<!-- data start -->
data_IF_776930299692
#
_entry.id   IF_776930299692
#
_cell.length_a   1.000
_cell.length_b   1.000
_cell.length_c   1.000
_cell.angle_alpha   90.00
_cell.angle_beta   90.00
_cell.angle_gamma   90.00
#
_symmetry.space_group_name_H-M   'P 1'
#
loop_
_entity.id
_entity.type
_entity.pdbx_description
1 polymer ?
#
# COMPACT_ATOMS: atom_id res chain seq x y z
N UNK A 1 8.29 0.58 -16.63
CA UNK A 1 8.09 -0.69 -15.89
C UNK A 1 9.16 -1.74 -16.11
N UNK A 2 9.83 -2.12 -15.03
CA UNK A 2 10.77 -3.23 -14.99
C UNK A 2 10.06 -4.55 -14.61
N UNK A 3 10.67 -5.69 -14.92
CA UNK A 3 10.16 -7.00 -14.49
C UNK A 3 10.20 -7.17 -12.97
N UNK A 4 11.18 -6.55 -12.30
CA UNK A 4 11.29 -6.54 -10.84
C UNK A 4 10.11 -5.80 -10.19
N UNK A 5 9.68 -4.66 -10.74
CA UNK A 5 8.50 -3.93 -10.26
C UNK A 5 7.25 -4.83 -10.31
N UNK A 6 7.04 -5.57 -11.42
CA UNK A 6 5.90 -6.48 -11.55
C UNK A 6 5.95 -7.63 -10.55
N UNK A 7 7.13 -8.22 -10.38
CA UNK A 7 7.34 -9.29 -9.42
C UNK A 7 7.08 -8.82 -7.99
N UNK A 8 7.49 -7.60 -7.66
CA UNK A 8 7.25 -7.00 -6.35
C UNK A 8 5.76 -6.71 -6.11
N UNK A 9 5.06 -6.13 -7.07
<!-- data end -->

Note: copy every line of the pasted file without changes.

data_IF_776930299692
#
_entry.id   IF_776930299692
#
_cell.length_a   1.000
_cell.length_b   1.000
_cell.length_c   1.000
_cell.angle_alpha   90.00
_cell.angle_beta   90.00
_cell.angle_gamma   90.00
#
_symmetry.space_group_name_H-M   'P 1'
#
loop_
_entity.id
_entity.type
_entity.pdbx_description
1 polymer ?
#
# COMPACT_ATOMS: atom_id res chain seq x y z
N UNK A 1 8.29 0.58 -16.63
CA UNK A 1 8.09 -0.69 -15.89
C UNK A 1 9.16 -1.74 -16.11
N UNK A 2 9.83 -2.12 -15.03
CA UNK A 2 10.77 -3.23 -14.99
C UNK A 2 10.06 -4.55 -14.61
N UNK A 3 10.67 -5.69 -14.92
CA UNK A 3 10.16 -7.00 -14.49
C UNK A 3 10.20 -7.17 -12.97
N UNK A 4 11.18 -6.55 -12.30
CA UNK A 4 11.29 -6.54 -10.84
C UNK A 4 10.11 -5.80 -10.19
N UNK A 5 9.68 -4.66 -10.74
CA UNK A 5 8.50 -3.93 -10.26
C UNK A 5 7.25 -4.83 -10.31
N UNK A 6 7.04 -5.57 -11.42
CA UNK A 6 5.90 -6.48 -11.55
C UNK A 6 5.95 -7.63 -10.55
N UNK A 7 7.13 -8.22 -10.38
CA UNK A 7 7.34 -9.29 -9.42
C UNK A 7 7.08 -8.82 -7.99
N UNK A 8 7.49 -7.60 -7.66
CA UNK A 8 7.25 -7.00 -6.35
C UNK A 8 5.76 -6.71 -6.11
N UNK A 9 5.06 -6.13 -7.07